Shallow-water seagrasses in Texas bays provide vital nursery areas for diverse marine life, food and cover for game fish, bottom stabilization, and better water quality. Seagrass has declined in many areas on the Texas coast. In Galveston Bay, 95 percent of all seagrass has disappeared. In the Redfish Bay area, the total acreage of seagrass has declined by 13 percent since 1958. The area marks the northernmost extent of one important species commonly known as turtlegrass. This species is particularly susceptible to propeller damage because of the long recovery time when damaged.
This past January, the department acted to continue the Redfish Bay State Scientific Area through 2010 and sought input from anglers, fishing guides, conservation organizations and others on the best ways to protect shallow-water seagrasses from motor boat propeller scarring.
On Aug. 25, the TPW Commission authorized department employees to move forward and take public comments on the proposed mandatory seagrass rules, and the department held three meetings on the Texas coast to get public input.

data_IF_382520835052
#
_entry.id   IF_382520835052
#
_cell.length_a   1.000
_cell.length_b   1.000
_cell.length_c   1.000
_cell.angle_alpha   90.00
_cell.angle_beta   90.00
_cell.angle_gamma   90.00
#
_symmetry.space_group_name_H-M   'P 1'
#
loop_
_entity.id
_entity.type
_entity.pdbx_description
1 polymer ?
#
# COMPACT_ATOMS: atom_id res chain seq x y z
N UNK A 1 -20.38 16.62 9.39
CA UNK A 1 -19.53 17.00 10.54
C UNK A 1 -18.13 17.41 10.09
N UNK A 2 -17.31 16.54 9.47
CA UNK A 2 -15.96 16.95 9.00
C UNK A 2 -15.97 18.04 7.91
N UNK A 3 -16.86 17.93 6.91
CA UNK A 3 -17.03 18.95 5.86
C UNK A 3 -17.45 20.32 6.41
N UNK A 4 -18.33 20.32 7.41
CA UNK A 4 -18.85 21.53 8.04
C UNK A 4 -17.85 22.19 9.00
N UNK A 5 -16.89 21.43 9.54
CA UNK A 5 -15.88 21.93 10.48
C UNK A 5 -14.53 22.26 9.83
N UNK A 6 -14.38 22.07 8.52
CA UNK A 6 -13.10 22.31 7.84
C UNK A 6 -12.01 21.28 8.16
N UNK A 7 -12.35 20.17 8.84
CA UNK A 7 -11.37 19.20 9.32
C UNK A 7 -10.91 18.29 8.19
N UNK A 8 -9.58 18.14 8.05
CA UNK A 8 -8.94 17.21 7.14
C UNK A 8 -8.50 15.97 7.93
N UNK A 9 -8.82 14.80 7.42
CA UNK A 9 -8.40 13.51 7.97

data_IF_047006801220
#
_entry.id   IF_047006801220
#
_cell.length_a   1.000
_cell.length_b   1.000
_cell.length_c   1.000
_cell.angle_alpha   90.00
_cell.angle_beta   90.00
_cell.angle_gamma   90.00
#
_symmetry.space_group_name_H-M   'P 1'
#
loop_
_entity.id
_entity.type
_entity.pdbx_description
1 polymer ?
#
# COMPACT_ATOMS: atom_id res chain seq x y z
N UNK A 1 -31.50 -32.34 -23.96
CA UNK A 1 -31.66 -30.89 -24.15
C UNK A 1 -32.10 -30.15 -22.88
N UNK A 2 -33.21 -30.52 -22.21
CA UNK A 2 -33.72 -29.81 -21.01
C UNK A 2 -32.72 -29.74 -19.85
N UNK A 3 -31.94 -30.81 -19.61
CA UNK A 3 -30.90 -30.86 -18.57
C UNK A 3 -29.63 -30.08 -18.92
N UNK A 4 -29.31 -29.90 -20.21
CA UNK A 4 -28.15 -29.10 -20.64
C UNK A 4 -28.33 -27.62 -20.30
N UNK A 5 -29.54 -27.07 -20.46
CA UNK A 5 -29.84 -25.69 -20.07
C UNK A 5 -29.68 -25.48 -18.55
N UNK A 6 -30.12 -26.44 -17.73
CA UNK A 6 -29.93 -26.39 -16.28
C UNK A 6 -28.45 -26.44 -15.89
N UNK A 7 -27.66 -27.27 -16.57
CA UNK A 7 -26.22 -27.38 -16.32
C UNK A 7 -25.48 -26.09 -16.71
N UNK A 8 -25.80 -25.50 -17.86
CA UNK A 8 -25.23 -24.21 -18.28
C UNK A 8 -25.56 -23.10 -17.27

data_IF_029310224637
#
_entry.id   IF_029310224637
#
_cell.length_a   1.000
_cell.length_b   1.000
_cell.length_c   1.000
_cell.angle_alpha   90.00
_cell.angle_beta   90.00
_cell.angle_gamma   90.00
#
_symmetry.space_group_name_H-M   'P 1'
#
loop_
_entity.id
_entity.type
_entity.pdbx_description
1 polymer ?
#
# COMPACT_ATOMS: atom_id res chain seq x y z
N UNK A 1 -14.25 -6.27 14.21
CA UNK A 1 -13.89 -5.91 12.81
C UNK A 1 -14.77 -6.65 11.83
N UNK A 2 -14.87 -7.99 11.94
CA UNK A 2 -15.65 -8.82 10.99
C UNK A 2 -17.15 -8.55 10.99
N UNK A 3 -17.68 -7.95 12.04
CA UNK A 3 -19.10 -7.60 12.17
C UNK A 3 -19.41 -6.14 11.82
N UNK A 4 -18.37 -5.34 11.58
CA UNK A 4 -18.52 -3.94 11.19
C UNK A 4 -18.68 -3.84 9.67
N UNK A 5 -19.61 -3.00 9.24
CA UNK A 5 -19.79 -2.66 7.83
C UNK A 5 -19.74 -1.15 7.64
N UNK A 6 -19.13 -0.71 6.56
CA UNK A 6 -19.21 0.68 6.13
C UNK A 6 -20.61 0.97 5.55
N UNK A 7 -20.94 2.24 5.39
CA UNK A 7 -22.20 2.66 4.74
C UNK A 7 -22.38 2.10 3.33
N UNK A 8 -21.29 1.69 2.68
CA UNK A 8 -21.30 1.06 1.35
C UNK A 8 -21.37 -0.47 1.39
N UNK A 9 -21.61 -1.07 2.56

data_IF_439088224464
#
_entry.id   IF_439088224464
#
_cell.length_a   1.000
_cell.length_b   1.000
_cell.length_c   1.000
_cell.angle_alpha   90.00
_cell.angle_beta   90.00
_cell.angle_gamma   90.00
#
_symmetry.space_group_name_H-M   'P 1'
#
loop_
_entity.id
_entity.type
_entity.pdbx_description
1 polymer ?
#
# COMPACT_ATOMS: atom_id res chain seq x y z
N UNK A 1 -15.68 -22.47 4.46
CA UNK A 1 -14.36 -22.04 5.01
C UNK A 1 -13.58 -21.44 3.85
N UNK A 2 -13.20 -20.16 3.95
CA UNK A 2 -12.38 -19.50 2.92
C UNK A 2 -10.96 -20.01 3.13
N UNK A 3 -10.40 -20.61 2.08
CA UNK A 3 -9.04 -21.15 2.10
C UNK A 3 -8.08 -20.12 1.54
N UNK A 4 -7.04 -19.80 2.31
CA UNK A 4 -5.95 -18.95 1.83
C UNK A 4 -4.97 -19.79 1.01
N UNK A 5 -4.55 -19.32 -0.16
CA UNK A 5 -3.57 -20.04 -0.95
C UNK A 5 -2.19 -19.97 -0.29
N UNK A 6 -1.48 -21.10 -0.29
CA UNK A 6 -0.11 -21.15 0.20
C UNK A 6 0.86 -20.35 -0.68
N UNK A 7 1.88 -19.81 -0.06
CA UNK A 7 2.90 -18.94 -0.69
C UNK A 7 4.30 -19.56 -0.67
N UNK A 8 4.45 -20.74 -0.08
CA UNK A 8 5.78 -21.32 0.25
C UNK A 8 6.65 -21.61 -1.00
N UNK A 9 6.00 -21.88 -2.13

The new rules define “seagrass plant” as five marine flowering plant species: clover grass (Halophila engelmanni), manatee grass (Syringodium filiformis), shoalgrass (Halodule beaudettei), turtle grass (Thalassia testudinum), and widgeon grass (Ruppia maritima).
The rules make it illegal to uproot seagrass anywhere within the state scientific area. This has been called the “area wide” seagrass proposal for Redfish Bay. Violations would be a Class C misdemeanor punishable by a fine of up to $500. A separate proposal to create three smaller propeller up or “no prop” zones inside the state scientific area was not approved by the commission.
Alongside the new rules, department staff said they intend to continue and expand a concerted public education campaign, including extensive efforts to identify and mark access points into the area to minimize seagrass loss.
“We believe we can design clearly marked running lanes to get in and out of these sensitive seagrass areas in a fishing friendly way,” McKinney said. “Local communities, fishing guides and conservation groups have said public education is important, and we welcome their help in that area. In fact, while game wardens will be enforcing the new rules, we expect and depend upon voluntary public compliance and support on this issue, just as with all hunting and fishing regulations.”
McKinney said TPWD will monitor the results of the new rules and consider whether stronger steps are necessary if seagrass damage continues.
– Texas Saltwater Fishing Guide